(IASP) criteria. Patients were maintained moderate, 3 = severe). 5.5 ± 2.75) (Fig. 1) (p<0.001).
on their usual medications/treatments Pain data were analyzed using the Patients’ ability to initiate move-
and those were not altered during the Kruskall-Wallis test with p<0.05 consid- ment showed significant improvement
infusion period (Table 1). The baseline ered statistically significant. Data are pre- (p=0.012) by the 10th day of infusion (6.4
physical exam also included a general as- sented as mean ± standard deviation. + 2.6 vs. 4.4 + 3.2) (Fig. 4). A trend to-
Pain Physician Vol. 8, No. 2, 2005
Goldberg et al • Low Dose Ketamine for Treatment of CRPS 177
Day 1 Day 5 Day 6 Day 10
1.3 7.8 ± 7.9 ± 7.9*
1.9 2.1 1.9 6.6 ± ± 2.0 6.9* 6.8*
6.6 ± 6.5 ±
2.4 2.5 5.4 ± 2.7 5.9 ± ± 1.1 ± 2.4
5.3 ± 5.3 ± 5.5*
2.9 2.6 2.8 4.2 ± ± 2.8
Initial Worst pain Least pain Pain rating in past 24 hrs.
* indicates signiﬁcant difference from Day 1
Fig 1. Pain intensity (mean) at 1. initial, 2. worst pain, 3. least pain, and 4. pain rating in past 24 hrs.
wards a reduction in skin color changes
was noted by the 10th day of infusion al-
though this observation did not reach sta-
tistical significance. Overall, side effects
were minimal with 4/40 and 5/40 patients
reporting headaches and restlessness re-
spectively with infusion. There were no
episodes of desaturation (SpO2<93%)
and 3/40 patients experienced a 20% in-
crease over their baseline heart rate dur-
ing the infusion of ketamine. None of
these side effects required intervention.
No patient reported hallucinations or
nightmares over the duration of exposure
All of the patients expressed positive
feelings about the treatment, the quality
of their pain relief, and confirmed that
they would have no objection to repeating
this mode of therapy if necessary. Finally,
all of the changes recorded in the variables
Fig. 2. Percent pain relief from days 1 through 10 (mean ± SD) measured appeared to be progressive over
the days of infusion (Figs. 1-4).
Complex regional pain syndrome
is often described by patients as burn-
ing, throbbing, or aching pain, as well as
mechano- and thermal allodynia (1). The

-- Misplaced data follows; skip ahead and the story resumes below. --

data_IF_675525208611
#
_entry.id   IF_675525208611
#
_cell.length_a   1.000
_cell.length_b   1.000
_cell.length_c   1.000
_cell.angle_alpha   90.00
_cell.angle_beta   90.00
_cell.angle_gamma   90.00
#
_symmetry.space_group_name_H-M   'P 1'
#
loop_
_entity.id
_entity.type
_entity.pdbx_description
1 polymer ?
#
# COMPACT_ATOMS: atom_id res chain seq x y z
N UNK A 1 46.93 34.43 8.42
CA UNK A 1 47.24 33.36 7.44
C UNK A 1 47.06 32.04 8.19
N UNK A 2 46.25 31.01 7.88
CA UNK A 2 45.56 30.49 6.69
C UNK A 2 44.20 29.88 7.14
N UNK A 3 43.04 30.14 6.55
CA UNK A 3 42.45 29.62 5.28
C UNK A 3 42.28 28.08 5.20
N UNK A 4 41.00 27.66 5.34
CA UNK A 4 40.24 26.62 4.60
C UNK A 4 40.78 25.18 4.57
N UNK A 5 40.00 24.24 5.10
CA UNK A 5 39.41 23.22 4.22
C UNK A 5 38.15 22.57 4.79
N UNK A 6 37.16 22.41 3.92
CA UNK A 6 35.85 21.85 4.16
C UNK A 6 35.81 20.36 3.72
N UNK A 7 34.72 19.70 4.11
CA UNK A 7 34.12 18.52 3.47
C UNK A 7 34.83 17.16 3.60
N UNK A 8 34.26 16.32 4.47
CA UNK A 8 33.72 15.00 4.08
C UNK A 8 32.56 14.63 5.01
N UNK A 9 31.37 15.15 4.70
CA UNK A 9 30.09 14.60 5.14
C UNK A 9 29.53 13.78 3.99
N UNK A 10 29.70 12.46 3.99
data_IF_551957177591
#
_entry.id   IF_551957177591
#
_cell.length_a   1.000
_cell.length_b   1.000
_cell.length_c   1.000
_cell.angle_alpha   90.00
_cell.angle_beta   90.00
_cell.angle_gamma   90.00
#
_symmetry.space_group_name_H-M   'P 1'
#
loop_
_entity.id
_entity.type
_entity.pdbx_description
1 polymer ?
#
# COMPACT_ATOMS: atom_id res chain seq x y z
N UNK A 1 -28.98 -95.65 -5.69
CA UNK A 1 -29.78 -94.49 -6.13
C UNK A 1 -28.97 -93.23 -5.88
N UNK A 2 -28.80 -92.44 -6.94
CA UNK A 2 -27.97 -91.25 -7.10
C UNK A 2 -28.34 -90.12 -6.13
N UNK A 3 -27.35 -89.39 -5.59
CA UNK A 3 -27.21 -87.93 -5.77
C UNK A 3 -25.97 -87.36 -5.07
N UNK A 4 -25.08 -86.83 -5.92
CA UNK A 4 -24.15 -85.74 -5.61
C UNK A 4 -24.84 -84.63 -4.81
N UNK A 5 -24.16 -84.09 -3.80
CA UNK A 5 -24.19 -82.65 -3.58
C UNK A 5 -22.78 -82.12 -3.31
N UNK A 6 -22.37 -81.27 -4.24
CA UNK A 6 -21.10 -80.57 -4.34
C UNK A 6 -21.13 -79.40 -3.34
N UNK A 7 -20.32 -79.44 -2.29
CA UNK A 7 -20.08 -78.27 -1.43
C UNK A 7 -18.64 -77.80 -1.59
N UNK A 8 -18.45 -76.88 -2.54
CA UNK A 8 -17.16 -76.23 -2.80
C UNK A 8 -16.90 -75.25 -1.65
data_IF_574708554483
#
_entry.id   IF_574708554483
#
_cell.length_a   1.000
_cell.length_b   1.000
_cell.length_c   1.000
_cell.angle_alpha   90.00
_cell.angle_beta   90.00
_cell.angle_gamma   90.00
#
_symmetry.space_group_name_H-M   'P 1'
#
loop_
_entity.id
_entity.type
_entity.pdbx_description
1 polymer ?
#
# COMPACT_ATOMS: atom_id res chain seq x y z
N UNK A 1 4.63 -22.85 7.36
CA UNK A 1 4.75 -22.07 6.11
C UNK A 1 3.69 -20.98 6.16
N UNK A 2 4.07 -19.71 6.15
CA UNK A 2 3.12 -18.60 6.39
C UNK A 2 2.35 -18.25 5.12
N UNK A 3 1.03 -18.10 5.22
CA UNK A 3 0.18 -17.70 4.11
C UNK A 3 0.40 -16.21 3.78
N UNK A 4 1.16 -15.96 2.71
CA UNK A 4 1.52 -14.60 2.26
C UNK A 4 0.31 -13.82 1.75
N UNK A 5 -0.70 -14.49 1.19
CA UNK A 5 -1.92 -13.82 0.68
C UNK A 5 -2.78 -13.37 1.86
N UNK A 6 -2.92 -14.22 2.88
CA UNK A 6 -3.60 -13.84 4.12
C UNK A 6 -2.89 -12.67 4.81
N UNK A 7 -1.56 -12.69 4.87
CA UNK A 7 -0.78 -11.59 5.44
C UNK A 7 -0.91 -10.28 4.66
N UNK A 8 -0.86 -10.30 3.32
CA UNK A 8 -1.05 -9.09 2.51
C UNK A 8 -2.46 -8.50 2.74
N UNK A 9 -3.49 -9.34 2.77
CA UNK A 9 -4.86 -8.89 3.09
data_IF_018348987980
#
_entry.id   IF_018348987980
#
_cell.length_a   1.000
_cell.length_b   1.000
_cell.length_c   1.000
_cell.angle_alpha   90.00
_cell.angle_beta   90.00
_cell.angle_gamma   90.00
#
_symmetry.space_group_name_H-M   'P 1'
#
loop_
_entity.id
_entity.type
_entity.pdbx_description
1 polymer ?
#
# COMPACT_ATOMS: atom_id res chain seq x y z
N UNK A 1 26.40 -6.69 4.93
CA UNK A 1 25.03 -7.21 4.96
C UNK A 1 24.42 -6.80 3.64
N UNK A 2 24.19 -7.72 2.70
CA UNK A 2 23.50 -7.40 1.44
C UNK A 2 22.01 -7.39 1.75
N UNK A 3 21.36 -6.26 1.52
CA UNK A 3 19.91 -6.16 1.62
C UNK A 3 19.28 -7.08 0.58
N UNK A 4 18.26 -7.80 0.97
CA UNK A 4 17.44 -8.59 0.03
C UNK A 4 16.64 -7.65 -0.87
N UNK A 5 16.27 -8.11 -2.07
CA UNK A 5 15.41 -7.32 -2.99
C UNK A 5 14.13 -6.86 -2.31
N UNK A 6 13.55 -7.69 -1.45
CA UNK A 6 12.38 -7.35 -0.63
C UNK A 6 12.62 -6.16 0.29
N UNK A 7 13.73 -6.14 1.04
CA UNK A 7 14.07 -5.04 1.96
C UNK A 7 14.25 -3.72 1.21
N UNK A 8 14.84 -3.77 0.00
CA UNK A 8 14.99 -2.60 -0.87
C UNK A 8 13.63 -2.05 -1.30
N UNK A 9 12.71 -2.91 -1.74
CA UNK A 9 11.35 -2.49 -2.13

syndrome is often debilitating and can re-
sult in complete disability. Multiple treat-
* indicates signiﬁcant difference from Day 1
ment modalities have been attempted in-
1.61 ± 1.22 cluding physical therapy, psychotherapy,
behavior modification, surgery, interven-
0.95* ± 1.15 0.84* ± 1.14 0.82* ± 1.13 tional pain therapies, and medications
(16, 17). All were reported to have some
degree of success, but with great variabil-
ity in the quality of the response. In the
most severe cases, the interventional treat-
Day 1 Day 5 Day 6 Day 10
ments are short lived and may not show
Fig 3. Mean pain intensity punishing type pain intensity positive effects.
Multiple studies have suggested that
Pain Physician Vol. 8, No. 2, 2005
178 Goldberg et al • Low Dose Ketamine for Treatment of CRPS
The authors wish to thank the ed-
itors of Pain Physician for peer review
and constructive criticism, which ulti-
mately improved the quality and un-
derstanding of the manuscript.
Michael E. Goldberg, MD
Chief, Department of Anesthesiology
Professor of Anesthesiology
UMDNJ – Robert Wood Johnson
* indicates signiﬁcant difference from Day 1 Medical School at Camden
Cooper University Hospital
One Cooper Plaza
Camden, NJ 08103
Days of treatment
Fig 4. Ability to initiate movement during the 10 days infusion
(mean ± SD) Richard Domsky, MD
Co-Director, Division of Pain
Management, Cooper University
the use of N-methyl-D-aspartate receptor Hospital, One Cooper Plaza
a decrease in their worst episodes of pain